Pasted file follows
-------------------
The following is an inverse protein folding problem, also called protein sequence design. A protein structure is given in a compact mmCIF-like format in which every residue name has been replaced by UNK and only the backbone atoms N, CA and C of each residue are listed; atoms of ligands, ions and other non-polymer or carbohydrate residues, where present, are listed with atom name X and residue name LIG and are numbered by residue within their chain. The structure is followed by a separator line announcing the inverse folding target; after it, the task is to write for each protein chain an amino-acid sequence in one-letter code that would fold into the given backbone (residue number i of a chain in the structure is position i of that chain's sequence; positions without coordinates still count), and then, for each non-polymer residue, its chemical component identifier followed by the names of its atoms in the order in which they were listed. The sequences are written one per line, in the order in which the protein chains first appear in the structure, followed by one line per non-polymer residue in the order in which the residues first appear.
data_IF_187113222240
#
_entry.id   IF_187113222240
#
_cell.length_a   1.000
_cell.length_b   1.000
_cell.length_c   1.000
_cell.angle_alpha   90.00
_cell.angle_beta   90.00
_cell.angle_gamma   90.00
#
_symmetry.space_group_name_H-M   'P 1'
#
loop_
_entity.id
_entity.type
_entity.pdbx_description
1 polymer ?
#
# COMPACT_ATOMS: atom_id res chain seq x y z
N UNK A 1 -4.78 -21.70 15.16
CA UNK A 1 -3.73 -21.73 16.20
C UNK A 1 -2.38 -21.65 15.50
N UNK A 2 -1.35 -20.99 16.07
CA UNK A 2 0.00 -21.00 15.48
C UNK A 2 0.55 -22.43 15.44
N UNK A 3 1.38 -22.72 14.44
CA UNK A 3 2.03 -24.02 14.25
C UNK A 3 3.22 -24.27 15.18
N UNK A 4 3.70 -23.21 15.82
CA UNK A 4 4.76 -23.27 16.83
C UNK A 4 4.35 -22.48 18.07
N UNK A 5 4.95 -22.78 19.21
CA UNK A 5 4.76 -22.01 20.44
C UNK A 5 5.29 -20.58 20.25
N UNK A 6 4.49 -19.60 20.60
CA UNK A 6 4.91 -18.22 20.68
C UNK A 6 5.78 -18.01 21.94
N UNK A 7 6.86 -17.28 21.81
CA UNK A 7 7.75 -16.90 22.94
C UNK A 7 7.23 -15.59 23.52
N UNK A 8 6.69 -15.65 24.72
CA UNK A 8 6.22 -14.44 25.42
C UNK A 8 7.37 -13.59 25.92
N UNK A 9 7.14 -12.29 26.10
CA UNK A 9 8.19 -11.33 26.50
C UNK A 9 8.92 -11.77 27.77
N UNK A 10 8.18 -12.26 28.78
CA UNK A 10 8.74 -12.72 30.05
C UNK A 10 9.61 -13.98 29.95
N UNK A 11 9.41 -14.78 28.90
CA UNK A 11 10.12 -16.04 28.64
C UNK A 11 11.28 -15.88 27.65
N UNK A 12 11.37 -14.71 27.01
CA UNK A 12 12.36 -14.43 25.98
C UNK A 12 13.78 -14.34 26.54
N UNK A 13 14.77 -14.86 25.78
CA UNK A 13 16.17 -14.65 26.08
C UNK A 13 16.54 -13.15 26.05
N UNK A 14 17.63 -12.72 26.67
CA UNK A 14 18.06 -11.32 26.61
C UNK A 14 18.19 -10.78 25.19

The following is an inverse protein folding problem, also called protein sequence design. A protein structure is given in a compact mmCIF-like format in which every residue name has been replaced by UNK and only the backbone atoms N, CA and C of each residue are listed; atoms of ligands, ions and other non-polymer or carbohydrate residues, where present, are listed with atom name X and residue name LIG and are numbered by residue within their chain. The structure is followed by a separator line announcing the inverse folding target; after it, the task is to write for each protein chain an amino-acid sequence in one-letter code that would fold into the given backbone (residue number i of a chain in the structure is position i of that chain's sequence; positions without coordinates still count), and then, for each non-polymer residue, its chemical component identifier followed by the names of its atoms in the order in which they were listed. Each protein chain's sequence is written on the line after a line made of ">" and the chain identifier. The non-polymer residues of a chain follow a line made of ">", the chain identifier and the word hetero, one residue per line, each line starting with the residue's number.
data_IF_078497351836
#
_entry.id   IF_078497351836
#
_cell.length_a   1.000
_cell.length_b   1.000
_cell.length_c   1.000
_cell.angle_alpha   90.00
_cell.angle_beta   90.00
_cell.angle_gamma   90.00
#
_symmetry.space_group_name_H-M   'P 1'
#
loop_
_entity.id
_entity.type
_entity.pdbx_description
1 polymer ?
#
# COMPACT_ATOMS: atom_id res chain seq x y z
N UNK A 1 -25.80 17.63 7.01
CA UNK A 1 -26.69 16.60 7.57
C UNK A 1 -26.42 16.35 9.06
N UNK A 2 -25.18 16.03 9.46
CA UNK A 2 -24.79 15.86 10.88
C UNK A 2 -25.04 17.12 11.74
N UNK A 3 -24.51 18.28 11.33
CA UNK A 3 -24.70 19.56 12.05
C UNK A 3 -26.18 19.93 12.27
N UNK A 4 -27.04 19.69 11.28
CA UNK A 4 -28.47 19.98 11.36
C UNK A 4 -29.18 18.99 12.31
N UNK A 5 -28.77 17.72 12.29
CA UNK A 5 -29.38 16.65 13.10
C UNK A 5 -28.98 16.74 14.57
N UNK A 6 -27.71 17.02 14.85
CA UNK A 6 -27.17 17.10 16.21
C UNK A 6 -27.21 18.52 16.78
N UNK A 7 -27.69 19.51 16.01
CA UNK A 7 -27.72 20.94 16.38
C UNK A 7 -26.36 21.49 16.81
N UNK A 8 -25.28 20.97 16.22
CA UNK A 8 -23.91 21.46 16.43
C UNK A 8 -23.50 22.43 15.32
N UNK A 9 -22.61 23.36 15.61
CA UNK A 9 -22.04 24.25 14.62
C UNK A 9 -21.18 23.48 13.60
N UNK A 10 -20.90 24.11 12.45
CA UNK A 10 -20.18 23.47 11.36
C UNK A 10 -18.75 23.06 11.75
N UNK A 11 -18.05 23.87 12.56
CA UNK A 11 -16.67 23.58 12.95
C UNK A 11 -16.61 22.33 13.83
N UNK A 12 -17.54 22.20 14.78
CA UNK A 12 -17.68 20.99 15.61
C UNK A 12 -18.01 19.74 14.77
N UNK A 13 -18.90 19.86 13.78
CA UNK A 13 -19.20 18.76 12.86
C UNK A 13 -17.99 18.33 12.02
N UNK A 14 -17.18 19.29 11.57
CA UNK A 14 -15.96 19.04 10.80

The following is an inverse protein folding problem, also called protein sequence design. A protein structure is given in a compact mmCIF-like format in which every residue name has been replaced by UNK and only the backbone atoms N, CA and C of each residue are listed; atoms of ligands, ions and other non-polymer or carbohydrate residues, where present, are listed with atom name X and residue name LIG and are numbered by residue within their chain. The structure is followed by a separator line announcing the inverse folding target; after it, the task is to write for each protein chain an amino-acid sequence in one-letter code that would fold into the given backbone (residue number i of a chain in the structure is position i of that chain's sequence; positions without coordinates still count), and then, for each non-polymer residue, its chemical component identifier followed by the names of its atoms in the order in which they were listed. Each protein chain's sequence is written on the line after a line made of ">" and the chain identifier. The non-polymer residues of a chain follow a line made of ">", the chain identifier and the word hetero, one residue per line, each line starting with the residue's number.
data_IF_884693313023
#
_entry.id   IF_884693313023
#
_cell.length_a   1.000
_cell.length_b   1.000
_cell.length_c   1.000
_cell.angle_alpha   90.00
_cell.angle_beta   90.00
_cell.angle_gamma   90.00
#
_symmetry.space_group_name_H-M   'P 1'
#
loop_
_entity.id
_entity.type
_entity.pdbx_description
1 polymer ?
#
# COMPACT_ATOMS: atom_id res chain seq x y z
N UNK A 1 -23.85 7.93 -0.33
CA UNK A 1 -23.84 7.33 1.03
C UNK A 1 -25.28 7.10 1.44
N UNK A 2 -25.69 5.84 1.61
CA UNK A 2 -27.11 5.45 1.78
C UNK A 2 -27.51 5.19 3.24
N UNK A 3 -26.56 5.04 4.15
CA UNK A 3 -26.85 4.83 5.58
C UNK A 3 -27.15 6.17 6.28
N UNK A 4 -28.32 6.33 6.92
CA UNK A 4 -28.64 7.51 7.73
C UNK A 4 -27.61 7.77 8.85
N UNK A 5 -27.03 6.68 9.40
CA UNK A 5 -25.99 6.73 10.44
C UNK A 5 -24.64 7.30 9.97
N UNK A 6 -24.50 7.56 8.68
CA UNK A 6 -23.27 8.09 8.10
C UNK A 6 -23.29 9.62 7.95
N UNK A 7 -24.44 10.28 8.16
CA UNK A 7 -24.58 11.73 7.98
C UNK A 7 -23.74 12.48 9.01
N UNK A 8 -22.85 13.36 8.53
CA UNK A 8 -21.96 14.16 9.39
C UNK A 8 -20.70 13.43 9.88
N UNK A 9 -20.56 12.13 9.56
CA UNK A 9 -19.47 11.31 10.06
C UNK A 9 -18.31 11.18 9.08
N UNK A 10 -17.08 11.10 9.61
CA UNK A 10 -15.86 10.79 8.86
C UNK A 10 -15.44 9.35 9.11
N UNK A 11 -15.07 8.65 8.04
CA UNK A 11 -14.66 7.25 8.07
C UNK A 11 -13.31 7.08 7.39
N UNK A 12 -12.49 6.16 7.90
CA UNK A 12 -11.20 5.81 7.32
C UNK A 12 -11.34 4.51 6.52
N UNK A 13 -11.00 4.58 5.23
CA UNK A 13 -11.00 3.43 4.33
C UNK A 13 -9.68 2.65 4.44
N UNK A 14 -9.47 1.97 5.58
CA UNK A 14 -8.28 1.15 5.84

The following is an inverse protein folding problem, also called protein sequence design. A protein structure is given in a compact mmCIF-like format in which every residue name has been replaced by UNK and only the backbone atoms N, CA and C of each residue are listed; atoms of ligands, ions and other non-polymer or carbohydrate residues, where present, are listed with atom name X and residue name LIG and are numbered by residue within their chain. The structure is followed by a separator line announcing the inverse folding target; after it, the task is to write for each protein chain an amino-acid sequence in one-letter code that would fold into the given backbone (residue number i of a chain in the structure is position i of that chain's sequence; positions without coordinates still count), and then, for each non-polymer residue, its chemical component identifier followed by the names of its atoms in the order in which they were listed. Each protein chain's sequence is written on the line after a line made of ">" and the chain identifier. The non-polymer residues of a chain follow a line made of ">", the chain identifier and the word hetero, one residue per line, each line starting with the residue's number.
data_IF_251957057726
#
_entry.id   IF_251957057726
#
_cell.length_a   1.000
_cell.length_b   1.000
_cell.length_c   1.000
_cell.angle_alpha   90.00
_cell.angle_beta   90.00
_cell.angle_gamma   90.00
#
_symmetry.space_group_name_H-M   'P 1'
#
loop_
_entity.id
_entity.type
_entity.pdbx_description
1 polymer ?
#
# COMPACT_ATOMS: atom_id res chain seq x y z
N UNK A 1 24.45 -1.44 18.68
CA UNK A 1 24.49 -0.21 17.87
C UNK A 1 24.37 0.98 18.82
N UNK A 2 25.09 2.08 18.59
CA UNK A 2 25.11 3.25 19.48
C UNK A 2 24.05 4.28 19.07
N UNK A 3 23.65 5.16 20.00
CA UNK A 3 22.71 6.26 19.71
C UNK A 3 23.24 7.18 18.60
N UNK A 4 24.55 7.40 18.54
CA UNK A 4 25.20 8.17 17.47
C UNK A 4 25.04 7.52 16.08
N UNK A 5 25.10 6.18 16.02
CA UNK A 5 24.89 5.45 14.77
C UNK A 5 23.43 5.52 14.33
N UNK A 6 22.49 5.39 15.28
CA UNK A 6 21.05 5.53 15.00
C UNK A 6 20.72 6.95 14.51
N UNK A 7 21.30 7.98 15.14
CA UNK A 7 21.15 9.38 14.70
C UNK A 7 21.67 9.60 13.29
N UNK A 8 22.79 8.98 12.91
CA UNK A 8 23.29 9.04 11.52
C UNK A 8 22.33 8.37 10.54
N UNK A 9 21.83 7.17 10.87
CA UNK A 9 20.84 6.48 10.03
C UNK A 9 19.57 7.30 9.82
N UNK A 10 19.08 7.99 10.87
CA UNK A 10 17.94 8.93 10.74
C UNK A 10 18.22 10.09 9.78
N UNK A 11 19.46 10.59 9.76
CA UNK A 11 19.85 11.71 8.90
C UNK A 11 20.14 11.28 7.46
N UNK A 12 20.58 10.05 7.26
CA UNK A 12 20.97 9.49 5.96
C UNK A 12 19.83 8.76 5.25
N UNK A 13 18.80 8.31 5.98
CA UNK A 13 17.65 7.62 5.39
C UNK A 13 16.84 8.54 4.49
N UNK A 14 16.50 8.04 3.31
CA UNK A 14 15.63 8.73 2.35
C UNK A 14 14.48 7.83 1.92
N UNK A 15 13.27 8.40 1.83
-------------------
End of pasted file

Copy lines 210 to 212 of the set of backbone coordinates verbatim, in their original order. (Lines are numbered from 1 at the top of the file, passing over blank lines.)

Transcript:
CA UNK A 1 24.49 -0.21 17.87
C UNK A 1 24.37 0.98 18.82
N UNK A 2 25.09 2.08 18.59